The fashion industry runs on the continuous change in taste and aesthetics. A cynical eye could see this as fickle and superficial. Most branding agencies, however (WMH&I included), like to think that they are not subject to any apparent design trend. Don’t we all do what is right for the brand and brief, irrespective of what colours are in vogue?
Before answering that question, please allow me to indulgence in some of my own trend spotting based on recent rebrands.
YEARNING FOR THE PAST
Changes to consumer attitudes can influence brand design. Nostalgia is big business for every generation, and this has only been exacerbated by the pandemic. Fueled by their uncertain future, Millennials and Gen Z worldwide are even more nostalgic than other generations – both for their own childhoods and for the more certain world before they were born. Brands tap into this and visually hark back to a time ‘where things were better’.
SIMPLE IS BEST
Brands have seen a need to update, due to seismic changes in their respective industries, and their responses to these. From car brands that want to be seen as caring for a greener future, to food brands trying to lose their processed past. Simplification is often seen as the answer, to show a more forward-looking brand. The designs shed the frills associated with machine made, polluting, or unhealthy products.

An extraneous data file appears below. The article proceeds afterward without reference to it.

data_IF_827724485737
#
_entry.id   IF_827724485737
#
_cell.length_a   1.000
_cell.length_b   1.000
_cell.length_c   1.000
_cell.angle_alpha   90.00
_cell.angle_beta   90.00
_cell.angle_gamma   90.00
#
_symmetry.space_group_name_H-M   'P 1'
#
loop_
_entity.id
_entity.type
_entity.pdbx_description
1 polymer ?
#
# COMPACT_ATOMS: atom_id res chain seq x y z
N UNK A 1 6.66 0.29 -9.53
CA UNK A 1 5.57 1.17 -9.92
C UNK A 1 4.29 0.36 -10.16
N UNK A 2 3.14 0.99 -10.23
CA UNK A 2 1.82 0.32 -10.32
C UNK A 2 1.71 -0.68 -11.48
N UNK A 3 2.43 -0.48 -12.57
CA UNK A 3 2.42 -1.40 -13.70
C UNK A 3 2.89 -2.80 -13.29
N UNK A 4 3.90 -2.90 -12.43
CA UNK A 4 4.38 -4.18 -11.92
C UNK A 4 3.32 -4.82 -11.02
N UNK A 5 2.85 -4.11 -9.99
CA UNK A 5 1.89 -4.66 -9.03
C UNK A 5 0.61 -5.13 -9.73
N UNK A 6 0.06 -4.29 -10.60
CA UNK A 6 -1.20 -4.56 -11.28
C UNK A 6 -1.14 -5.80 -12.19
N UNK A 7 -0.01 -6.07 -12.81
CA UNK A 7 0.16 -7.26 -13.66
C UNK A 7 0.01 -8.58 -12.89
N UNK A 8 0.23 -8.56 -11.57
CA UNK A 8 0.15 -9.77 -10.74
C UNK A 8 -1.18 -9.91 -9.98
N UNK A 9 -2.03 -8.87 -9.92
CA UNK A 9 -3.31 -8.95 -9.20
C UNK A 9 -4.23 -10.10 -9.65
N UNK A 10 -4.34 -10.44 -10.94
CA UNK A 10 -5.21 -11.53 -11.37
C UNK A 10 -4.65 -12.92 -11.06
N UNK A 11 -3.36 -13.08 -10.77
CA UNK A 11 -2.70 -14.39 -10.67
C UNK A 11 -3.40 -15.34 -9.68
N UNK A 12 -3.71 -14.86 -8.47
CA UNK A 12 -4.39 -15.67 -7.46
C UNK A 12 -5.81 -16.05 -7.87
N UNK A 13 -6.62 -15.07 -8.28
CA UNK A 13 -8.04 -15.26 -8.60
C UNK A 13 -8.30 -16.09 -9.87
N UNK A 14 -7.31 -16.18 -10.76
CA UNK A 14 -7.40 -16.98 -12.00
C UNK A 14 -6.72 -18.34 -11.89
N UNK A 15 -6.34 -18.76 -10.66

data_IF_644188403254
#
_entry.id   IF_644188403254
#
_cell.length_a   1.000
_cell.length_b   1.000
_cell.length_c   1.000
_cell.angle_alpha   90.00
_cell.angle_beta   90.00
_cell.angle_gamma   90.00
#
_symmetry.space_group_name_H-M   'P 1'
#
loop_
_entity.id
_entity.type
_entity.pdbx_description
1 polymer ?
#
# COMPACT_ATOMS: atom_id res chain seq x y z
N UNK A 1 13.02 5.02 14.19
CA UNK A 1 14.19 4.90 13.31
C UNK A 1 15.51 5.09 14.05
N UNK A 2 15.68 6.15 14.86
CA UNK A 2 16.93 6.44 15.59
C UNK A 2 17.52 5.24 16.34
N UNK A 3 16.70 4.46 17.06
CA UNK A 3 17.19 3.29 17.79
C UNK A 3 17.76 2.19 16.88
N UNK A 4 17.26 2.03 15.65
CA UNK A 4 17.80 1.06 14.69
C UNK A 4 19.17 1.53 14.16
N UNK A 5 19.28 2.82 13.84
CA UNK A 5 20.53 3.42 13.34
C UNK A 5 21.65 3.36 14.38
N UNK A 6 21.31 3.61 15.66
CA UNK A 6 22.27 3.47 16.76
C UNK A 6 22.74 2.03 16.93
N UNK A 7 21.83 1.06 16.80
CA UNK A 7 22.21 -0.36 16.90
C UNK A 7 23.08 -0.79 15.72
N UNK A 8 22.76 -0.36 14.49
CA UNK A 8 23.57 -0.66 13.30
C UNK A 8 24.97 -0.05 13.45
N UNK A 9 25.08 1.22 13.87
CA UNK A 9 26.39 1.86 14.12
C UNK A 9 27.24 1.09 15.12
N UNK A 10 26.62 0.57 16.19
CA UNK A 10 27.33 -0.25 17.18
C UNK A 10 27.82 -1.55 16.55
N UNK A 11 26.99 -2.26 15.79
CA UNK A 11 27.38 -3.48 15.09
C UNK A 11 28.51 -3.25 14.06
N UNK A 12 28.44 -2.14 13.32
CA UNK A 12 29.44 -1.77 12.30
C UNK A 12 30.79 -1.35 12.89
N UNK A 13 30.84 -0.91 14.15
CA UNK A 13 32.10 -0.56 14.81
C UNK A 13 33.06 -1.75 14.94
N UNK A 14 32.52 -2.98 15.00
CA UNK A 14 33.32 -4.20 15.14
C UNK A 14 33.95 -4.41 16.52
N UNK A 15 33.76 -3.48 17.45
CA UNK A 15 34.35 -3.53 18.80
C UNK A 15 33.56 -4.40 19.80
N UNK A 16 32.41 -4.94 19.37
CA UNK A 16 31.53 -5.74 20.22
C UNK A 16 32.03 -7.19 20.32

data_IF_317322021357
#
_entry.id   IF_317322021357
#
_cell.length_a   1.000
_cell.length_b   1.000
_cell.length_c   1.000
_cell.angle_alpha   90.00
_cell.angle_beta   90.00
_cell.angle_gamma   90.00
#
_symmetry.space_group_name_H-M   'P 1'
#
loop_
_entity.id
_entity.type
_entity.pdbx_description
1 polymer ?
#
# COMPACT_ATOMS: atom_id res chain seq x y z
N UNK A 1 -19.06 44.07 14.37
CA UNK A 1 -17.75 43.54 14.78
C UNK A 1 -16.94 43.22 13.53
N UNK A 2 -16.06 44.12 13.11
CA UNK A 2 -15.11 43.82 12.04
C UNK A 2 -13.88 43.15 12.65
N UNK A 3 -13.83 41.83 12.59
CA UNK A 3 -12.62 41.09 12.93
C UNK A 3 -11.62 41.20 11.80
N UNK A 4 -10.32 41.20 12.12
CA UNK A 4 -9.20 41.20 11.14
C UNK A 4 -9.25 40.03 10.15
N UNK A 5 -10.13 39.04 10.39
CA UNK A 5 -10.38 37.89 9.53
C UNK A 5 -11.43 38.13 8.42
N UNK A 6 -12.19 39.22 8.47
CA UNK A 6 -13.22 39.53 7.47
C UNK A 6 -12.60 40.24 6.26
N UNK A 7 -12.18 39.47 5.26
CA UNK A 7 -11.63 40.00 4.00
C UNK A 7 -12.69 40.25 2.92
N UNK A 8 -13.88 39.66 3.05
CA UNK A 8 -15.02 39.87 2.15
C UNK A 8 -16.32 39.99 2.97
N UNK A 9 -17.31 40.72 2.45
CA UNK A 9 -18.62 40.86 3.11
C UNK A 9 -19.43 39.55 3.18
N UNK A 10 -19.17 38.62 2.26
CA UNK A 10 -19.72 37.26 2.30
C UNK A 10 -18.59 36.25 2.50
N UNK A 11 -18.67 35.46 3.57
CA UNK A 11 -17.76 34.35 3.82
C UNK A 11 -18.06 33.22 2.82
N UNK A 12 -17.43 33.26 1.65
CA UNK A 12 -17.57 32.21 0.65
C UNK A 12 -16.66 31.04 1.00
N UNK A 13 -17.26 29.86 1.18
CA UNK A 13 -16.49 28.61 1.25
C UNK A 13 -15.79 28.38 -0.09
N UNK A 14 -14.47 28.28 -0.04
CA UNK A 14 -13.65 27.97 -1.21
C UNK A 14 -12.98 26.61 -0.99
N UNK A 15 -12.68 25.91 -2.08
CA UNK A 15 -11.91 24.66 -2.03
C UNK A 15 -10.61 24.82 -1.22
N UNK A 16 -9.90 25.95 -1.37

Other in vogue similarities seem to be based on pure coincidence. Or am I missing the origin of the recent love for the squiggle? We all know that a brand identity is much more than its logo. The squiggle is a handy tool to draw anything you want. An animated and flexible brand asset that is continuously on the move.
The list of similarities, or trends, in brand design is endless. Yet, what should a brand do? Should it have its finger on the pulse and change with the latest trend? Or should it instead rise above it? To help answer these questions, I called in the help from some esteemed professionals.
The FMCG perspective by Jacques-Henri Brive, Global Head of Brand Marketing at Pernod Ricard.
“Trends are about consumers and preparing for the future. It is key for brands to evolve alongside the consumers, so brand design should take trends into account. Then the question is: which trend will be relevant for my consumer and my brands? This is where agencies can help. Helping identify the right trend to influence my brand design that will ultimately provide my consumers (old and new) with the relevant emotion”.
The entrepreneur’s perspective by Jay Jackson, co-founder of Grow.
“A forward-thinking approach to brand design is to get noticed and achieve cut-through. That doesn’t necessarily mean avoiding design trends. It’s more about ensuring you stand apart within your own sector and connect to your customers. I love it when talented designers take inspiration from unexpected places. Why can’t we look at book cover designs for a new spirit brand? Or olive oil designs for a new SaaS company? Ultimately, if something is trending, it’s making an impact. The real challenge is to see what others can’t, and always be singular amongst your competition”.
The B2B perspective by Stephen Herold, Design Principal at IBM iX.